Low earners will have to wait some time yet before the government comes up with a proposal that woul...
Low earners will have to wait some time yet before the government comes up with a proposal that would show it clearly benefits them to save, says Chartwell.
In a letter to Gordon Brown sent out in April, the IFA firm argued that many low earners are faced with a choice between the tax advantages of a pension and the flexibility of an ISA, adding that these two saving products are not ideal on their own.
It also put forward a suggestion of a new savings vehicle combining the benefits of these two options by granting people a bonus every five years instead of giving immediate tax benefits.
In a response to this, David Dodd - working at the Inland Revenue's department of Savings and Pension Policy - says the government believes that new measures it is proposing will suffice as it "will help people to make informed choices about retirement, so they can plan to save in accordance with their preference and circumstances".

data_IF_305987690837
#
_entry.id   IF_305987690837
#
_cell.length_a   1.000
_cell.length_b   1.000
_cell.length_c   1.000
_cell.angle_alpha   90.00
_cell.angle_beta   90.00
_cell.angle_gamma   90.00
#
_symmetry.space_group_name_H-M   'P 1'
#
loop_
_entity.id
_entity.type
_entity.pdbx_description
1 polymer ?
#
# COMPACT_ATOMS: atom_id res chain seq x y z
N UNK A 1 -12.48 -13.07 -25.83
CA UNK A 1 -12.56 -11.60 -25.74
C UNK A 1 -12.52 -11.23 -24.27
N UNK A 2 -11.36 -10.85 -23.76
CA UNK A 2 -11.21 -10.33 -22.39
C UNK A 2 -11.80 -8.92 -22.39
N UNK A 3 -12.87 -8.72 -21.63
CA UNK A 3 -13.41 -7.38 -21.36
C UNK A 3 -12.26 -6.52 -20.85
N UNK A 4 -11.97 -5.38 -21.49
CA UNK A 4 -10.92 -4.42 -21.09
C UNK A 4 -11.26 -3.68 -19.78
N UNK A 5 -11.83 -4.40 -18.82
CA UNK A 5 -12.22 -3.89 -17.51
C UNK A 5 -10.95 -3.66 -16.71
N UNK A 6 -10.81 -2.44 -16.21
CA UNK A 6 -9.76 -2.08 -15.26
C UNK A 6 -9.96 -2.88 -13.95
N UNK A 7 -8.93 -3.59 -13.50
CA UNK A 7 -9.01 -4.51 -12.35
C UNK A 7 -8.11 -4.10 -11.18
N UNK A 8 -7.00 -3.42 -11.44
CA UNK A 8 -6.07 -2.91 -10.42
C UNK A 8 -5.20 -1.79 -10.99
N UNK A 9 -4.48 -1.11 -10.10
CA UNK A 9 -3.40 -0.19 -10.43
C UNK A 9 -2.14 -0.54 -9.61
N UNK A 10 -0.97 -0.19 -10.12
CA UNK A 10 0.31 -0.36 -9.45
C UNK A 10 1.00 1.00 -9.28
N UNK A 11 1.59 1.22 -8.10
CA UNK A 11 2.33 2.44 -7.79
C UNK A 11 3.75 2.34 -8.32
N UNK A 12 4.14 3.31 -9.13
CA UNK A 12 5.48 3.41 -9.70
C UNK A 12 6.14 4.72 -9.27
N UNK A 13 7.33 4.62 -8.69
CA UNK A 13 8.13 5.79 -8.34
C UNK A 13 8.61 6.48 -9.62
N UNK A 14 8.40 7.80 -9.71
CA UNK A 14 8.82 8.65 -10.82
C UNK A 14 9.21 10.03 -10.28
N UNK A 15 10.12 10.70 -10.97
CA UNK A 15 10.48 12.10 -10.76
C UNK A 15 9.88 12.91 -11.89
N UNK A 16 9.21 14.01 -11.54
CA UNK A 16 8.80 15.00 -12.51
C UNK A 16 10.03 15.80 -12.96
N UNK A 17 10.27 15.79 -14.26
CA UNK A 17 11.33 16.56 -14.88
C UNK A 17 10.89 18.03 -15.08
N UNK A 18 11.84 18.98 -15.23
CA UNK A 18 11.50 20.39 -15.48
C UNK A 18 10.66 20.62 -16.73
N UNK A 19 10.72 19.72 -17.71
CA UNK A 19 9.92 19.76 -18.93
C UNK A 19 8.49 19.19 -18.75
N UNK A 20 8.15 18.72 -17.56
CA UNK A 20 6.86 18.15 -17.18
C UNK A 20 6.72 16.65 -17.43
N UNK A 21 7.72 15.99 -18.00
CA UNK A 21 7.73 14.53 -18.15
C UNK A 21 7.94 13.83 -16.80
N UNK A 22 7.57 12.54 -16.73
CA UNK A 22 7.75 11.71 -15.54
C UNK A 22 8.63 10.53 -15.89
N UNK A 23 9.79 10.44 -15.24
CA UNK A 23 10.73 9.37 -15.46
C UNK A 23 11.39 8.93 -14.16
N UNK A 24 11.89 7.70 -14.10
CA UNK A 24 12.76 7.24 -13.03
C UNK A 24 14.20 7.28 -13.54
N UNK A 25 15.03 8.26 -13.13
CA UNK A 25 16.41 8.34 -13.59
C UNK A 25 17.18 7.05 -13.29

Following the government's proposals - including a radical simplification of the tax system, and improved information and education about pensions and the financial system - Dodd says:
"The idea is that in the early years, when liquidity of savings is often of prime importance, clients could be sold an ISA. Later, once the prime saving needs have become more long term, the funds in this ISA could then be transferred across into a tax approved pension product."
This approach gives the same benefits as would Chartwell's idea, Dodd adds but "without the need of introducing a further savings product".
But Chartwell - even though welcoming the proposals - believes they don't go far enough to encourage people to save, and says that the government "still have some way to go on this matter".
"It does appear that it might take them some time to get there", Chartwell adds.
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